The recent publication of the UK Stewardship Code 2020 by the Financial Reporting Council (FRC) provides further evidence that ESG factors have moved into the mainstream for investors. The introduction to the new Code makes it clear that: 'Environmental, particularly climate change, and social factors, in addition to governance, have become material issues for investors to consider when making investment decisions and undertaking stewardship'.
The FRC has defined stewardship as the responsible allocation, management and oversight of capital to create long-term value for clients and beneficiaries leading to sustainable benefits for the economy, the environment and society. Although the term itself is defined, the new Code does not prescribe a single approach to effective stewardship.
The new Code contains 12 principles for asset owners and asset managers and six separate principles for service providers. Each principle is supported by reporting expectations which indicate the information which a signatory to the Code should include in its Stewardship Report. The structure is different from that adopted by the UK Corporate Governance Code (which relies on principles and supporting provisions).
The new Code will replace the 2012 UK Stewardship Code.
How does the new Code approach ESG factors?
Principle seven requires signatories to 'systematically integrate stewardship and investment, including material environmental, social and governance issues, and climate change, to fulfil their responsibilities'.
What are the specific ESG reporting expectations?
The reporting expectations underpinning principle seven require signatories to:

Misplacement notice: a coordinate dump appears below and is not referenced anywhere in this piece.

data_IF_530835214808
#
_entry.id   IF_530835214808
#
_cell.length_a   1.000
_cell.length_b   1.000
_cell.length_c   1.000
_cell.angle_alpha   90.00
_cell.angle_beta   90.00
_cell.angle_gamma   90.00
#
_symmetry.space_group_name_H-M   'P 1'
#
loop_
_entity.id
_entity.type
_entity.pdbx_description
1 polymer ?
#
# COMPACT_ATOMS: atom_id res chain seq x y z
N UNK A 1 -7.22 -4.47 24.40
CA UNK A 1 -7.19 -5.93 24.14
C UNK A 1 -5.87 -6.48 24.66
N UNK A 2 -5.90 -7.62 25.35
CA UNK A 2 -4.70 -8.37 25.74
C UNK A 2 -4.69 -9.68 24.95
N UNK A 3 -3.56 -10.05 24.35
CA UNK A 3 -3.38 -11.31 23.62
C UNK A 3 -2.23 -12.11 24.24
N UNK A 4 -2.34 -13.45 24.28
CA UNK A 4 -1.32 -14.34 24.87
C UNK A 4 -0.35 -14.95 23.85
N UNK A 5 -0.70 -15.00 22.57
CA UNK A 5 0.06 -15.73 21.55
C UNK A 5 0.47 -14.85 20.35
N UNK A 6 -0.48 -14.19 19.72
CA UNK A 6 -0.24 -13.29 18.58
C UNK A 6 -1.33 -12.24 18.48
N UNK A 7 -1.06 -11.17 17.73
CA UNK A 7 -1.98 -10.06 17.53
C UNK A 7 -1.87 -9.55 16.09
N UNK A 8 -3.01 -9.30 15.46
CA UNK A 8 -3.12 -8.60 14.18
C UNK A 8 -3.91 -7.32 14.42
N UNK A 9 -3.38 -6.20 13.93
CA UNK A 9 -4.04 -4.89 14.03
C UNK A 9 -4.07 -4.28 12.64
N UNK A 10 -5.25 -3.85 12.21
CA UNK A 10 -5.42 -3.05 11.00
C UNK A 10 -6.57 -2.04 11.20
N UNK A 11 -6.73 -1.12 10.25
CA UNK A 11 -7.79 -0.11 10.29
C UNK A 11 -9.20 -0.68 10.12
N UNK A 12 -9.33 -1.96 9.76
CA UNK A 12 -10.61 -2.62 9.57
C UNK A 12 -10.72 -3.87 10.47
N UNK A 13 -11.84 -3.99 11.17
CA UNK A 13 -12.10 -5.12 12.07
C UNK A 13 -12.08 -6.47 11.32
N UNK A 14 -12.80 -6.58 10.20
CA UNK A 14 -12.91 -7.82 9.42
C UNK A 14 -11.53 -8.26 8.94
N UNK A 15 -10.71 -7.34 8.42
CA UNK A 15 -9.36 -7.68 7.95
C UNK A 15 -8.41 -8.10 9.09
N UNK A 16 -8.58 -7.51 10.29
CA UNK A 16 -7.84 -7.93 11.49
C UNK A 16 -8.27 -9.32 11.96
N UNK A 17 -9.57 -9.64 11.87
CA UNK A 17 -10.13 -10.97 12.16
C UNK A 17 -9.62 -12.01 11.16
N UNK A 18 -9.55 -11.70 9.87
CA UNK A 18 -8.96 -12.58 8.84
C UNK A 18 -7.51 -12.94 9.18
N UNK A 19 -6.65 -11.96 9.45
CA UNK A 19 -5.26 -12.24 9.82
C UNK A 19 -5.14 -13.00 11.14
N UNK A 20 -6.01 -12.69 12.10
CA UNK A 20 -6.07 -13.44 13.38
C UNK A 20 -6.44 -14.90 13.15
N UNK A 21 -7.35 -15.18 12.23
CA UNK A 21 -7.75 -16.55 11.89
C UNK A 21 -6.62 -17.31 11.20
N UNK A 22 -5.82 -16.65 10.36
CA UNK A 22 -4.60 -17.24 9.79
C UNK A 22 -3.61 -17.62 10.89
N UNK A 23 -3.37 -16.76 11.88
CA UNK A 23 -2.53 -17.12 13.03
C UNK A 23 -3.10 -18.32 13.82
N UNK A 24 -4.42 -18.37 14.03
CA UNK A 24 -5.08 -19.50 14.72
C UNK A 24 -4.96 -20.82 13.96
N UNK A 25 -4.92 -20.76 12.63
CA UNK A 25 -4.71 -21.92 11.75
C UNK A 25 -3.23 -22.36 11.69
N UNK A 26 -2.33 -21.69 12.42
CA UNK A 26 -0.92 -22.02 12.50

- disclose the issues they have prioritised for assessing investments, prior to holding, monitoring through holding and exiting. This should include the ESG issues of importance to them;
- how integration of stewardship and investment has differed for funds, asset classes and geographies;
- how they have ensured:
- tenders have included a requirement to integrate stewardship and investment, including material ESG issues;
- the design and award of mandates include requirements to integrate stewardship and investment to align with the investment time horizons of clients and beneficiaries; or
- the processes they have used to:
- integrate stewardship and investment, including material ESG issues, to align with the investment time horizons of clients and/or beneficiaries; and
- ensure service providers have received clear and actionable criteria to support integration of stewardship and investment, including material ESG issues.
What else should signatories consider when applying the principles?
Signatories to the UK Stewardship Code 2020 will need to consider the following, among other matters:
- the effective application of the UK Corporate Governance Code and other governance codes;
- directors’ duties, particularly those matters to which they should have regard under section 172 of the Companies Act 2006;
- capital structure, risk, strategy and performance;
- diversity, remuneration and workforce interests;
- audit quality;
- environmental and social issues, including climate change; and
- compliance with covenants and contracts.
When does the new Code take effect?
The new Code takes effect from 1 January 2020. Organisations must submit a final Stewardship Report to the FRC by 31 March 2021 if they want to be included in the first list of signatories to the UK Stewardship Code 2020. Existing signatories to the 2012 Stewardship Code will need to submit a Stewardship Report which meets the FRC’s reporting expectations set out in the UK Stewardship Code 2020 if they want to be listed as signatories to the new Code.
The Financial Conduct Authority (FCA) will continue to work with the FRC as the UK Stewardship Code 2020 is introduced. It will consider the need for any further action as the new Code takes effect, so that the regulatory framework continues to support effective stewardship. See FS19/7 for further details of the FCA’s approach.
What does this mean for enlightened shareholder value?
There is no formal direct link between stewardship as defined by the FRC and 'enlightened shareholder value' which provides the conceptual underpinning for section 172 of the Companies Act 2006. However the parallels are clear. If section 172 of the Companies Act 2006 is revisited it seems clear that greater emphasis will be given in that section to ESG factors and climate change even if a different formulation is used.